Herbert George Wells better known by his pen name "H.G. Wells" was a writer of science-fiction. His work had a great influence on our vision of the future. Born in England in 1866, his first novel, The "Time Machine" was an instant success and Wells produced a series of science fiction novels which pioneered our ideas of the future. His works included "War of the Worlds", "Food of the Gods", "The Invisible Man", and the "First Men on the Moon."
World War II
Inspired by the radio play adaptation of H.G. Wells' War of the Worlds (as read by actor Orson Welles) and the hysteria it caused by tricking Americans into thinking there was a real invasion, members of the Nazis decided to mimic it for their most recent attack on American soil during World War II. In the Summer of 1942, armed with realistic looking costumes and prop weapons, these "Martians" attacked Gotham City. Taking over city hall and slaying the mayor, they demanded that the human race surrender and began using their "ray gun" to destroy nearby ships (actually rigged with time bombs). Their invasion attracted the attention of Captain America and Bucky who fought back. Cap was captured and demanded to surrender on behalf of the human race, however he refused. Through their battles against the Martians, Captain America and Bucky learned the truth and easily trounced the phony Martians, revealing their true identities to the world and foiling their plot to frighten America into a state of hysteria.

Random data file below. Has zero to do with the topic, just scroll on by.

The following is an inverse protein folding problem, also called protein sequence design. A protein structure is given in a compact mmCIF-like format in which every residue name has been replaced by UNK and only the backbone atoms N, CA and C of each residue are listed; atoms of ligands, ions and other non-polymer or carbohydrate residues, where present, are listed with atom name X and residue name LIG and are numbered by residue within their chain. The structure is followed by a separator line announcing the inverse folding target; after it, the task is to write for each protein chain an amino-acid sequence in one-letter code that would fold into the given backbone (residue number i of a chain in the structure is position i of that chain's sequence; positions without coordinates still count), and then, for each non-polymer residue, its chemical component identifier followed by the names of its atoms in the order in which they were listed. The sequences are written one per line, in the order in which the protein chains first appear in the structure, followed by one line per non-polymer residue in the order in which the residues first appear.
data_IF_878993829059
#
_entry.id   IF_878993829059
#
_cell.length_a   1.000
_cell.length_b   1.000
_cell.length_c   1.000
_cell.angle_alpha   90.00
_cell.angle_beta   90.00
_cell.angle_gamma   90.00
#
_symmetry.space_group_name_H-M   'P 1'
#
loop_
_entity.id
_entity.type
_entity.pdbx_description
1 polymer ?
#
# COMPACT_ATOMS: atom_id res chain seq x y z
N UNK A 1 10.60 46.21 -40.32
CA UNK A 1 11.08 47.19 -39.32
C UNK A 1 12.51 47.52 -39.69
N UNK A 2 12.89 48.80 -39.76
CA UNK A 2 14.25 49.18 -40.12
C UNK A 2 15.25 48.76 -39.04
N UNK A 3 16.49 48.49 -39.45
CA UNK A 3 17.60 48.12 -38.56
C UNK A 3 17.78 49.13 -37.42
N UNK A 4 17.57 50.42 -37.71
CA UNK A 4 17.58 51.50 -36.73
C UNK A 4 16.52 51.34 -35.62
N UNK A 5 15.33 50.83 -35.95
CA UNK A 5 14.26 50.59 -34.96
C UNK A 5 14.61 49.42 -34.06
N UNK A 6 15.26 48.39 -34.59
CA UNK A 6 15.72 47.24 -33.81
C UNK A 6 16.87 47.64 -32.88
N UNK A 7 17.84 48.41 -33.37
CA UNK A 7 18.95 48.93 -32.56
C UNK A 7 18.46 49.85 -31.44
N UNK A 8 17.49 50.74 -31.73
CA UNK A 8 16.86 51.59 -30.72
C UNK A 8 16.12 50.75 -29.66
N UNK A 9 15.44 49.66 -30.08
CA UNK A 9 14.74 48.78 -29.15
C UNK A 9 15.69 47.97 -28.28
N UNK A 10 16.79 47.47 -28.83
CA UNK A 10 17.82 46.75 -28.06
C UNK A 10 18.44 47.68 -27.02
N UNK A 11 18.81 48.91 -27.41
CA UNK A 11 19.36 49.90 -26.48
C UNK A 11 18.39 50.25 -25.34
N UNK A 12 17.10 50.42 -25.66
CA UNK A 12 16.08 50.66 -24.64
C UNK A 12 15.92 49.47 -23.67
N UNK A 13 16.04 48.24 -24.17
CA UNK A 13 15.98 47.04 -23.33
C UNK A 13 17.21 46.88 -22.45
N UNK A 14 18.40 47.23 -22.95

- Cavorite was first used in the H.G. Wells novel, The First Men in the Moon.
- Earth-9930 New York City street signs read "Wells St" and "Heck Av", undoubtedly named for original "War of the Worlds" writer, H.G. Wells and artist Don Heck, who had worked on many issues of Amazing Adventures various incarnations.
- Two-Gun takes out of the library H.G. Wells "The Outline of History" for Rusty Rudolph in the story "The Cobra Strikes". It was not published until 1919. It was published 9 years after the time that historians consider the end of the American Frontier days (1910).